AB:  Besides wanting to leave out the boring bits — where the story stalls — endless descriptions of nature at which many readers start to skim — I also wanted at some level to make it (page by page, line by line) delicious and diverting and purely pleasurable.  Because it takes place in summer, I sometimes think of The House Beautiful as a beach read for smart people.

ML:  Well, I read them all on the beach.  And I wanted to mention one particular stylistic flourish that links the books:  B.K. Troop’s hilarious descriptions of wine.

AB:  Oh, yes.

ML: Here are some of my favorites:  “A Kenyan Chablis renowned for its slow start and marathon finish….”  “A cup of Lacryma Christi — a cedar ladle of vinegar tannins punctuated by three hard thumps of iron….”  Or a Napa Valley Cabernet described as “A spritz of diesel tour bus; whiff of retired investment banker.”  You’ve taken absurd wine review descriptions to a depth that no one has ever dreamed of.

AB:  I have a couple of wine lovers who every now and then send me outrageous descriptions that they think rival B.K.’s.  It’s a world so absurd that it’s tough to parody.

ML:  Getting back to what you said earlier about descriptions of nature, I’ve noticed that there’s almost no landscape description in your books except as kind of social commentary.  Or as what a teacher of mine used to call psychoanalogy.  But I notice you do have a little subset of observations about trees.  You mention “the ugliest man to breathe the exhaust of trees….”  And in a photograph Adrian is looking at, “a tree laden with ice wept its burden to the ground.”  But my favorite is B.K. discovering the “shaggy foreskins of the palm trees.”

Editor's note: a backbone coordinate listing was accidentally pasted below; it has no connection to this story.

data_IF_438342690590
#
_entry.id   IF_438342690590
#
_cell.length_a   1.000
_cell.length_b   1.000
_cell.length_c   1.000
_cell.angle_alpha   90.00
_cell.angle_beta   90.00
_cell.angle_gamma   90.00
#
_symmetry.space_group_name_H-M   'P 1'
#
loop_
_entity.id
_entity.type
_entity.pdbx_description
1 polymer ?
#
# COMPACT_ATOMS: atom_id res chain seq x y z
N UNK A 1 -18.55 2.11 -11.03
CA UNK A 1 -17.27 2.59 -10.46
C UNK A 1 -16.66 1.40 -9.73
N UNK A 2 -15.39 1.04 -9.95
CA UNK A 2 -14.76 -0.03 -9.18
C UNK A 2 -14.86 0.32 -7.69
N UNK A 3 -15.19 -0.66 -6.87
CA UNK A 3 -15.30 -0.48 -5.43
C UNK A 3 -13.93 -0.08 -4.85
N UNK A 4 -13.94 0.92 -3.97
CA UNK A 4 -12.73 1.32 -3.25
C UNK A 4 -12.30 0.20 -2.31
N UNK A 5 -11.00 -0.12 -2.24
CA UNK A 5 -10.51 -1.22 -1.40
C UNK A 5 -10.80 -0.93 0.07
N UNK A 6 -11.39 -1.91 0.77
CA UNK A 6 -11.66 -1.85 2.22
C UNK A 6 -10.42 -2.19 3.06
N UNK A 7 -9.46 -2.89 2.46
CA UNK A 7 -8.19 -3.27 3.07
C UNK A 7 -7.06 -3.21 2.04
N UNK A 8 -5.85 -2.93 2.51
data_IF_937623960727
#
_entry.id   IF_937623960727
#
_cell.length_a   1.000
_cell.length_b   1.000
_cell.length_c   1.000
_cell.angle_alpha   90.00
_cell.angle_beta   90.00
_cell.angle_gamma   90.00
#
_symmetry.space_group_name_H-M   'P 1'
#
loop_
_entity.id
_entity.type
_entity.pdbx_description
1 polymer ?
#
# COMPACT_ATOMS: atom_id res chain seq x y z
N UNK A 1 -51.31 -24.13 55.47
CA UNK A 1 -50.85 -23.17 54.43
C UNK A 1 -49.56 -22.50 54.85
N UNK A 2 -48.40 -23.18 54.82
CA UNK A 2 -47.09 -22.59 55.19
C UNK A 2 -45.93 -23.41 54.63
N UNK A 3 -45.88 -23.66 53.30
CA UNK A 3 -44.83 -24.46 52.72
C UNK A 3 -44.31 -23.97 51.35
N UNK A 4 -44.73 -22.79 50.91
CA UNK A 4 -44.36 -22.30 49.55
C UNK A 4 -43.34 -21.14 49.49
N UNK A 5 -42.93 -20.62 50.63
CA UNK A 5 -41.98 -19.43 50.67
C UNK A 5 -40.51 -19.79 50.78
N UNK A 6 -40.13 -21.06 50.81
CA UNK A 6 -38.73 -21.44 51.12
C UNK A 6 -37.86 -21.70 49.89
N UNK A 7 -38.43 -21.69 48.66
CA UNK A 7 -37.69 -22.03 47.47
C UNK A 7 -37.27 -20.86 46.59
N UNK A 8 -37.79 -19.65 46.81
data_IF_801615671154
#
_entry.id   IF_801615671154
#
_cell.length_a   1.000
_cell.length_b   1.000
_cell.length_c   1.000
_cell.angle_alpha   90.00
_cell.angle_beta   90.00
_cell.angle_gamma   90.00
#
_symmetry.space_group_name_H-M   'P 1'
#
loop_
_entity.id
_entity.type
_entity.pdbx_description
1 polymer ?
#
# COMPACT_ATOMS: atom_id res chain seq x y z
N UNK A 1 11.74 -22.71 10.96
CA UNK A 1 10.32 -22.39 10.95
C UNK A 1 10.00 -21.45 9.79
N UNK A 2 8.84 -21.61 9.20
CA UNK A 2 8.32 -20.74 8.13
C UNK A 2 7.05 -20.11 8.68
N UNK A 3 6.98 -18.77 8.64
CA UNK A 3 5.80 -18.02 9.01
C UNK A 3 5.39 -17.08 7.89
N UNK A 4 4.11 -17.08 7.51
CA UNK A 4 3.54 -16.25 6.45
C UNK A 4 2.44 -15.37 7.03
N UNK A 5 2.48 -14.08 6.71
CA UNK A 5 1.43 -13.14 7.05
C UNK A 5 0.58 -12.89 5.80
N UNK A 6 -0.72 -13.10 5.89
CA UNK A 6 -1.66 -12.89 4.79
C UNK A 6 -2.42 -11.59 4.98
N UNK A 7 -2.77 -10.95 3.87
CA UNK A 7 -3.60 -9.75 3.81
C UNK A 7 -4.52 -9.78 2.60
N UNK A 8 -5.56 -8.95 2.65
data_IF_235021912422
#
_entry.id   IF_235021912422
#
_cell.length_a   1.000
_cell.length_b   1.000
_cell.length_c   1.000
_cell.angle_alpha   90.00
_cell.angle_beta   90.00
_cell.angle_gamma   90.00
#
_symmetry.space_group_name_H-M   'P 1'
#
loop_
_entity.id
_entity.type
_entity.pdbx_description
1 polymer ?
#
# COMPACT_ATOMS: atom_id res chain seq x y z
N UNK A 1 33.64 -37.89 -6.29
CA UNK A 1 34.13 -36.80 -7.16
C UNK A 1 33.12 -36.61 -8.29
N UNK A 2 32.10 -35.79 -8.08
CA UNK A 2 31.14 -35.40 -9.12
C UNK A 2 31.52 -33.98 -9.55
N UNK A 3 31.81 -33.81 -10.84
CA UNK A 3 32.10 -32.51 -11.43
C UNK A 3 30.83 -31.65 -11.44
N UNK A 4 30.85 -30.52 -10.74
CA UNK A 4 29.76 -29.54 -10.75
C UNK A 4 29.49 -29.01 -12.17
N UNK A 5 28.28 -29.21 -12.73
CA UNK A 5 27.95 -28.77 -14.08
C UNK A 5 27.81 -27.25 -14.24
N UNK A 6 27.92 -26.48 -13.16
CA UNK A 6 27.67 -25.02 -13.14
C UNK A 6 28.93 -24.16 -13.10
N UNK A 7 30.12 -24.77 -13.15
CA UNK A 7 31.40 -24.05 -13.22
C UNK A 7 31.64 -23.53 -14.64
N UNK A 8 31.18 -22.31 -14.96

AB:  I like the foreskins.  The second of those lines you cite is B.K. alluding imprecisely to a line in Tennyson’s “Tithonus.”  (“The woods decay, the woods decay and fall,/The vapours weep their burthen to the ground.”)  And B.K. does this a lot.  I’m very free with his literary thievery.  B.K. is a plagiarist of the first order.  He doesn’t steal only from the greats.  In the first two novels, he’s also pillaging the manuscripts of two different young writers he knows in order to write the very novels we’re reading.  He admits it without shame.  At the end of Death by Sunshine, when he talks about the rain falling on Los Angeles, he steals from James Joyce’s “The Dead,” when the snow falls all over Ireland.